6. Foods With Acrylamide
According to a cohort study in the Netherlands, acrylamide increases the risk of lymphatic malignancies. This carcinogenic substance is present in many foods, especially those subjected to high-temperature processes such as baking, roasting, or frying. French fries, cookies, and coffee all contain acrylamide and often lack the essential nutrients required for a balanced diet. As such, these foods do not support overall health.
7. High Sodium Foods
High-sodium foods are highly likely to create a hypotonic environment, causing water retention in cells and disrupting the body’s fluid balance. Fluid accumulation in cells and tissues causes edema, which is in itself an exacerbation of an already strained lymphatic system. When high sodium intake is habitual, chronic inflammation follows.
Caffeine is a well-known diuretic that increases urine production. When sufficient water intake does not accompany caffeine consumption, dehydration is the most probable outcome. A dehydrated body lacks fluid balance, which impacts lymphatic function. In other words, caffeine affects healthy lymphatic drainage by slowing down the lymphoid system.
What Foods Are Good for Lymphatic Drainage?
Now that we have gone over the worst foods for lymphatic system health, you must have asked yourself then, “What foods are good for lymphatic drainage?” Foods rich in anti-inflammatory properties and nutrients support overall health by providing a balanced diet and helping the lymphatic system in its drainage and immune functions.
For example, citrus fruits contain lots of vitamin C, a nutrient known for boosting immunity. Dark green vegetables come packed with antioxidants, vitamins, and minerals that promote optimal lymphatic flow. Berries also serve an anti-inflammatory function, as do omega-3 fatty acids present in flaxseeds, chia seeds, and fatty fish. Anti-inflammatory foods maintain an efficient and well-balanced lymphatic system, which, in turn, boosts the body’s immune system.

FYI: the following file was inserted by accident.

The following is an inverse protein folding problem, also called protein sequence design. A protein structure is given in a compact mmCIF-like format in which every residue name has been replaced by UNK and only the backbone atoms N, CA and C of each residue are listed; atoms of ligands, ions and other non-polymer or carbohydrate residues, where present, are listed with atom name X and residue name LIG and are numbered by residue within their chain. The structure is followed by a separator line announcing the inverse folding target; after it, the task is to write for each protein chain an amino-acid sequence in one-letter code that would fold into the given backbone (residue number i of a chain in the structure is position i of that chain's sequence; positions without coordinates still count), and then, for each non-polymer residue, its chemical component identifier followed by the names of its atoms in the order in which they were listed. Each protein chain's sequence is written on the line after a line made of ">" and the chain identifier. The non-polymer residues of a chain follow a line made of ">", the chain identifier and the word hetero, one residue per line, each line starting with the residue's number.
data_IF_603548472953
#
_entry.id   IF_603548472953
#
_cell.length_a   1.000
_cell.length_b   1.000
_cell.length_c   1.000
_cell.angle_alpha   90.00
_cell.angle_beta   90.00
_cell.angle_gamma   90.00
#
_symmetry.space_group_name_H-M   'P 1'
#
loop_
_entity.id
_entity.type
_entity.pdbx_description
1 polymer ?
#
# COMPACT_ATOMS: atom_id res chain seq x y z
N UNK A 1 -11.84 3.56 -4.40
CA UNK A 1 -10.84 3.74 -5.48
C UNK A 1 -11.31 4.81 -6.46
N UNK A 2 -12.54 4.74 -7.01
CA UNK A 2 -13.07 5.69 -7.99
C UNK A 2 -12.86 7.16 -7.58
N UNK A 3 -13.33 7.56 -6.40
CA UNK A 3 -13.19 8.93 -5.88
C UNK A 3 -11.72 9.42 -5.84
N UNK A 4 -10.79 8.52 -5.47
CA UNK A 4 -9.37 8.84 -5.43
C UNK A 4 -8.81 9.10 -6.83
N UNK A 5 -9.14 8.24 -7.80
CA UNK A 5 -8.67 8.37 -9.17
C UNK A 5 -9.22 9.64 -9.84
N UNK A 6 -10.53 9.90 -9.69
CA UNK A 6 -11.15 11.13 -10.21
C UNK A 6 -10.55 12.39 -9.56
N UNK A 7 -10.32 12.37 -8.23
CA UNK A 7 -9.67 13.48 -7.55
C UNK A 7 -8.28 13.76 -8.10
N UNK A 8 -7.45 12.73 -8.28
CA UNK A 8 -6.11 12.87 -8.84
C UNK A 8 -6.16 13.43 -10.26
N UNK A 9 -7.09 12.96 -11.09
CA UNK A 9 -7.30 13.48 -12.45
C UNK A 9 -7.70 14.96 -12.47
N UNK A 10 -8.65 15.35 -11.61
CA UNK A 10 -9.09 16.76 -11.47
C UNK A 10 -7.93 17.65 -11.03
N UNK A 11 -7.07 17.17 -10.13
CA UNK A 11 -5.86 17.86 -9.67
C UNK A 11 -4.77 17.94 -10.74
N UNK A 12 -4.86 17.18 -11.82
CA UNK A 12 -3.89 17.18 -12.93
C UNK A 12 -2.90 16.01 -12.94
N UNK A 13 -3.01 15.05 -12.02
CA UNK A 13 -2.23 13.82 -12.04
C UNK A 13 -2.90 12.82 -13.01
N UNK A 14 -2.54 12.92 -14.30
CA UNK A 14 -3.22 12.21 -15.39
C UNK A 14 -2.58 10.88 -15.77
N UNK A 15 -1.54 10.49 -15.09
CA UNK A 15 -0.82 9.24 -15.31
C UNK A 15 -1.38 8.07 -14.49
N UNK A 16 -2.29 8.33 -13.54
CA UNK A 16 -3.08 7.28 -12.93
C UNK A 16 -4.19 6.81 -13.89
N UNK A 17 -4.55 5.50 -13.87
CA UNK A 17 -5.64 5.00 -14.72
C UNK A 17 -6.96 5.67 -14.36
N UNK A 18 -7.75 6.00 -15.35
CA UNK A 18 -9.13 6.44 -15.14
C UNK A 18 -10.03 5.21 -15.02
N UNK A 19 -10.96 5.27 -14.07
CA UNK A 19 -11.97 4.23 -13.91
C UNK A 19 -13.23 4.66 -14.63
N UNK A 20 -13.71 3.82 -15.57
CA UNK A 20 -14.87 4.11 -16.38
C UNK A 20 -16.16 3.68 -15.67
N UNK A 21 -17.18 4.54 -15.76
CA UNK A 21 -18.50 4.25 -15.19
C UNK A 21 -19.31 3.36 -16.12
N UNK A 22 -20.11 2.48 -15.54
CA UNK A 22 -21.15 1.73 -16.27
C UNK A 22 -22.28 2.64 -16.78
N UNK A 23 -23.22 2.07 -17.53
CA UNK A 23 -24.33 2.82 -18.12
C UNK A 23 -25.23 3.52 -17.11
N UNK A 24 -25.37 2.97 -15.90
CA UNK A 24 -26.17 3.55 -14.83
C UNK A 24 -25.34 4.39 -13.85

The following is a more wholesome breakdown of proper foods for lymphatic drainage.
Swiss chard, spinach, and kale are examples of dark leafy greens that are nutritional and antioxidant powerhouses. Green vegetables contain vitamins C and K, ensuring efficient immune system functioning. Vitamin K plays an additional role in blood clotting, while the antioxidants, including carotenoids and flavonoids, create an enabling environment for an optimal lymphatic system. Although there’s research still underway, the current consensus is that chlorophyll in green vegetables plays an active role in the lymphatic system’s detoxification and toxin filtration functions.
Berries are rich in antioxidants such as quercetin and anthocyanins, which reduce oxidative stress by neutralizing free radicals present in the body. By doing so, they reduce the effects of both acute and chronic inflammation, promoting lymphatic function. They are also high in fiber, so they ease bowel movement, making it easier to excrete the waste filtered out via lymphatic vessels.